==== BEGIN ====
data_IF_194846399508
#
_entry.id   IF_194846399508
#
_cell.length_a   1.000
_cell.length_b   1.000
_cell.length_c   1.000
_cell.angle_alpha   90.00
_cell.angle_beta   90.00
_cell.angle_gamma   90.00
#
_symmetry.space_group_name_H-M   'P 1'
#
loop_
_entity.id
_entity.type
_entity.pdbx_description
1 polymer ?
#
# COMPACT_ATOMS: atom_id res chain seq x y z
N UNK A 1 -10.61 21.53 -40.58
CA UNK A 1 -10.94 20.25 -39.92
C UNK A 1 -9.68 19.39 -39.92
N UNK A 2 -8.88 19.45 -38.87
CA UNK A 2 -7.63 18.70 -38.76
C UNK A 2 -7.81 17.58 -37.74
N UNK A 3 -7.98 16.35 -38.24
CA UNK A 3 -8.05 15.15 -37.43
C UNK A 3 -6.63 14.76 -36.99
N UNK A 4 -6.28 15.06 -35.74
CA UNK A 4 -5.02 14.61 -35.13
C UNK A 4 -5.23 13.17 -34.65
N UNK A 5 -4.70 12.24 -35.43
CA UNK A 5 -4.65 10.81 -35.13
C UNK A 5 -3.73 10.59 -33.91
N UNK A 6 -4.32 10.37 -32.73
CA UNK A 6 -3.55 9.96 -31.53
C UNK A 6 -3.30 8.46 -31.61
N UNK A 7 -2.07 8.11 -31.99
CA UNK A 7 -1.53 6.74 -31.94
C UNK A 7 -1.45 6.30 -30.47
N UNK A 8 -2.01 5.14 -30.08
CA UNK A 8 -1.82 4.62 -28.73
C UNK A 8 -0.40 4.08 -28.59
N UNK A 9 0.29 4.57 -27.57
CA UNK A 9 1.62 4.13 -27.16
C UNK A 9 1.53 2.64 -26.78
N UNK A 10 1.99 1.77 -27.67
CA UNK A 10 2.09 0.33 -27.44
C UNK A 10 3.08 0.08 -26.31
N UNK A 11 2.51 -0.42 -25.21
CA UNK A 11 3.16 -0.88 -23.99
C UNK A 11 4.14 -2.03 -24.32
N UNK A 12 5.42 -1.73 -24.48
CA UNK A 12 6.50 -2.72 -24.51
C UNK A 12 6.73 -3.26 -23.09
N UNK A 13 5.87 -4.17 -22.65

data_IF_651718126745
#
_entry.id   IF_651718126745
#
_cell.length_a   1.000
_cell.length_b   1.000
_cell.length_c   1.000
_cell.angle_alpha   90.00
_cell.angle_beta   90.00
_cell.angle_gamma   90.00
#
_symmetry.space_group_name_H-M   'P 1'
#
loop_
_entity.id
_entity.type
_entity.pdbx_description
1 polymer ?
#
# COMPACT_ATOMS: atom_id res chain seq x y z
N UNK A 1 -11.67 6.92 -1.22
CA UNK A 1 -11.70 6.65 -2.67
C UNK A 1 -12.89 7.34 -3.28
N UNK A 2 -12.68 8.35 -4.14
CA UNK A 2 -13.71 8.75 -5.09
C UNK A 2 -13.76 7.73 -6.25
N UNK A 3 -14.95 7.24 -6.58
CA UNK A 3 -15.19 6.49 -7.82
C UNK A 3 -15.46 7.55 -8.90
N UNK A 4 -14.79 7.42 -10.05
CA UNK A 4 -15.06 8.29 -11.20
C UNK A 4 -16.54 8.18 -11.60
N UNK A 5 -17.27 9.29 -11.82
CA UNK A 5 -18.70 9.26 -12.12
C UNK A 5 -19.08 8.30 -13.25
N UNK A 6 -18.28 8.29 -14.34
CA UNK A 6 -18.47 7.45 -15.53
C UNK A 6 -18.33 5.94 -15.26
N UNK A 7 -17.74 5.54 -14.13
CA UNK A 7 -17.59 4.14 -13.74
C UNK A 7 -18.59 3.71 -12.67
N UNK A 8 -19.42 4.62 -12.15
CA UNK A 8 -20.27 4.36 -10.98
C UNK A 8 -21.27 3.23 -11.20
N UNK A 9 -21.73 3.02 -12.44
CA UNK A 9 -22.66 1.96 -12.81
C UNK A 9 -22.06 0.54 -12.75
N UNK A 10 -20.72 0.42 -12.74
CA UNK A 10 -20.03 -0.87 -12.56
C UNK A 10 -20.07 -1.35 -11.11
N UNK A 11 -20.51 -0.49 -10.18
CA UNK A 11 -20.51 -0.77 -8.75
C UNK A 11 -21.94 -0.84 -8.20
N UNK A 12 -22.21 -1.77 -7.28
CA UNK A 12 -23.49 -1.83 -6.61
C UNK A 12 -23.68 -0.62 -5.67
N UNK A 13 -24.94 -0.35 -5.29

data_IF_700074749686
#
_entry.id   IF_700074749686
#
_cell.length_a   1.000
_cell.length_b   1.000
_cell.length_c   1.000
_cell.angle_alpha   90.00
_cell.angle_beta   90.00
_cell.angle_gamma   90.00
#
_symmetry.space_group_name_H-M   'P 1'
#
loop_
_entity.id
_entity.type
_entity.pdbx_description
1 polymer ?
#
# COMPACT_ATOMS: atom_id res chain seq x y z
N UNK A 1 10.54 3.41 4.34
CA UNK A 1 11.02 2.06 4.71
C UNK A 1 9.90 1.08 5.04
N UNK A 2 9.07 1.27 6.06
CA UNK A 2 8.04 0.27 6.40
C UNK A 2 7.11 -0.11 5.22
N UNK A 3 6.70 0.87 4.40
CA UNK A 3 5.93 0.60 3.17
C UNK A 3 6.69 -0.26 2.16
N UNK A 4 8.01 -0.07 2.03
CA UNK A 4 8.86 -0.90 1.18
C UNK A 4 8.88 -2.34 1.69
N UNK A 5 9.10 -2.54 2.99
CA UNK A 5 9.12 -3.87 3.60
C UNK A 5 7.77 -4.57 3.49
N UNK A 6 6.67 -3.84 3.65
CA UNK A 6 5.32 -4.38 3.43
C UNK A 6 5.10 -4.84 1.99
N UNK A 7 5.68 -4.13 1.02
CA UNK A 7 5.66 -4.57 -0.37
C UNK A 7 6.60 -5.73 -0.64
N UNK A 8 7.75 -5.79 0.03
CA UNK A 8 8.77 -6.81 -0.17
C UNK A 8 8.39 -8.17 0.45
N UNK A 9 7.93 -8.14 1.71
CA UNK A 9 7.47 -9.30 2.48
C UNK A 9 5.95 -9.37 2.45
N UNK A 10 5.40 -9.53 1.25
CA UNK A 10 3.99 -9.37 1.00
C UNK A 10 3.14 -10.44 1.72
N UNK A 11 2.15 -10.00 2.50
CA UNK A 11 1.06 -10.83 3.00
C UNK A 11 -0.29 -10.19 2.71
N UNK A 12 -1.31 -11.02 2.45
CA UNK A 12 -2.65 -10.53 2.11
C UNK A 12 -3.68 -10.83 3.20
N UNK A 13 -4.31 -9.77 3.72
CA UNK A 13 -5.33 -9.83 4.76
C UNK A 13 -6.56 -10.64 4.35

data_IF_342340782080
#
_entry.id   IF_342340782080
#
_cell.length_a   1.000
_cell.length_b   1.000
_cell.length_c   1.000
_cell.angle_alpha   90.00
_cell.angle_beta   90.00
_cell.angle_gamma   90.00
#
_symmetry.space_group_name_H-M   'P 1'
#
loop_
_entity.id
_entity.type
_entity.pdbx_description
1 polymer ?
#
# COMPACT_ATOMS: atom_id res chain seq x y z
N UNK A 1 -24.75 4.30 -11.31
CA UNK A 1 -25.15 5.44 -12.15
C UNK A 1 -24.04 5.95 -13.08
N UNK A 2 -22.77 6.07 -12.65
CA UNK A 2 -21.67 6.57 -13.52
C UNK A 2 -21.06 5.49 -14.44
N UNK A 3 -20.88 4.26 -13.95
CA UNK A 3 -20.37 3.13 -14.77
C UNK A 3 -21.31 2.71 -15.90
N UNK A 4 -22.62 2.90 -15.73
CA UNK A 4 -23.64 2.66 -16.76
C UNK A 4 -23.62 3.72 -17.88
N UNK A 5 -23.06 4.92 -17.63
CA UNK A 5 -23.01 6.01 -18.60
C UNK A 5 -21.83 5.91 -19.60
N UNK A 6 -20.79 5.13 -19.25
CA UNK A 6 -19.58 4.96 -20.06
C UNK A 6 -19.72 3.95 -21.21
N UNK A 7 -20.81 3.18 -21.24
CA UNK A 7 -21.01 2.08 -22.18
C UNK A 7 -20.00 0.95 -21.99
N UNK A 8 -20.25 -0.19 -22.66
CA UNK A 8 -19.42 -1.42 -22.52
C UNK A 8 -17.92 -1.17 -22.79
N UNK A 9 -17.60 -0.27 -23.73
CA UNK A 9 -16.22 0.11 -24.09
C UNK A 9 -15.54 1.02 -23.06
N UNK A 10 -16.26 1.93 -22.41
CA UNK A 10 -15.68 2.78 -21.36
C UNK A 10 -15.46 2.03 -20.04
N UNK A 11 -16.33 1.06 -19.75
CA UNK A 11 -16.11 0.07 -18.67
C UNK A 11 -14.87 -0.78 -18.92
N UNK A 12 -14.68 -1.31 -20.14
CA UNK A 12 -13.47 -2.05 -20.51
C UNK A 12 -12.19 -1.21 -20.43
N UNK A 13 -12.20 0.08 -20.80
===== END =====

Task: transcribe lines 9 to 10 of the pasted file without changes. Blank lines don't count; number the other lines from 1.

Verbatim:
_cell.angle_beta   90.00
_cell.angle_gamma   90.00